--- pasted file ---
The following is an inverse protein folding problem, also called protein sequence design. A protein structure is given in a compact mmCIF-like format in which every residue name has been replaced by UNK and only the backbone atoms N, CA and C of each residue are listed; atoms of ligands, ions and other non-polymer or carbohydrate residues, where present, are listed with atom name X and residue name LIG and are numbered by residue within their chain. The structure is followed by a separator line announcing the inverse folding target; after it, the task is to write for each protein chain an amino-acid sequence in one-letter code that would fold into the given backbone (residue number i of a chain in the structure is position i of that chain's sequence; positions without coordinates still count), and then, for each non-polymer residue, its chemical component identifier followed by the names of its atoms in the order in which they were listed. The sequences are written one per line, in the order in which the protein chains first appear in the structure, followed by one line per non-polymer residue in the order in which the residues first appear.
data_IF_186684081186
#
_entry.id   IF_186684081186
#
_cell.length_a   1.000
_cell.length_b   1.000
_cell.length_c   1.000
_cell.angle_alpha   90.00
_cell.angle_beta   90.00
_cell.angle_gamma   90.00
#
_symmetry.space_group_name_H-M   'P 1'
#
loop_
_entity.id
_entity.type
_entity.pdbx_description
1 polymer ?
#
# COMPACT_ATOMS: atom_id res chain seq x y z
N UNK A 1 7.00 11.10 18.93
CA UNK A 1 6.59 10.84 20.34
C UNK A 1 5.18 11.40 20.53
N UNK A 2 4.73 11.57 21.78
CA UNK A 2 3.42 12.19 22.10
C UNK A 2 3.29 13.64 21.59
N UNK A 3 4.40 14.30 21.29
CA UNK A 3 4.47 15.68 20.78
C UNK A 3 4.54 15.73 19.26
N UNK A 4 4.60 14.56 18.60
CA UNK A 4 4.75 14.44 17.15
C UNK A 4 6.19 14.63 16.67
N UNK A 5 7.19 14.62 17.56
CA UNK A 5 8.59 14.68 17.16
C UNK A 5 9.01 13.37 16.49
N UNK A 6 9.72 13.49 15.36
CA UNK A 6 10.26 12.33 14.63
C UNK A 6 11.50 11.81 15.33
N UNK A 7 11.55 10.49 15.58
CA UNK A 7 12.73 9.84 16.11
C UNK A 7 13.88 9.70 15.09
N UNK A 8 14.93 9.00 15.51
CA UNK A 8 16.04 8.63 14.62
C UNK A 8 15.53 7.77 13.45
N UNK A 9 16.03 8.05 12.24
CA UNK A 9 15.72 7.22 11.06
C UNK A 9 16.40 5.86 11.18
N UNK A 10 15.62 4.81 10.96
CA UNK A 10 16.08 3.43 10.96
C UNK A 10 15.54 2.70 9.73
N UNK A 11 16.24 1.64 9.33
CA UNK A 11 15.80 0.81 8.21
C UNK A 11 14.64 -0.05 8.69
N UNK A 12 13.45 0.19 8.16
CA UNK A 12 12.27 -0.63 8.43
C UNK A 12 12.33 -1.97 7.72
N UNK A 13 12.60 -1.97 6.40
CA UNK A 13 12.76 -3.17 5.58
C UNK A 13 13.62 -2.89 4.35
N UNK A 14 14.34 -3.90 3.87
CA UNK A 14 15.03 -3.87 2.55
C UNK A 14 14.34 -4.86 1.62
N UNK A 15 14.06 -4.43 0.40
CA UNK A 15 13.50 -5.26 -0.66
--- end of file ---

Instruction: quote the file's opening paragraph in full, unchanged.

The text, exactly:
The following is an inverse protein folding problem, also called protein sequence design. A protein structure is given in a compact mmCIF-like format in which every residue name has been replaced by UNK and only the backbone atoms N, CA and C of each residue are listed; atoms of ligands, ions and other non-polymer or carbohydrate residues, where present, are listed with atom name X and residue name LIG and are numbered by residue within their chain. The structure is followed by a separator line announcing the inverse folding target; after it, the task is to write for each protein chain an amino-acid sequence in one-letter code that would fold into the given backbone (residue number i of a chain in the structure is position i of that chain's sequence; positions without coordinates still count), and then, for each non-polymer residue, its chemical component identifier followed by the names of its atoms in the order in which they were listed. The sequences are written one per line, in the order in which the protein chains first appear in the structure, followed by one line per non-polymer residue in the order in which the residues first appear.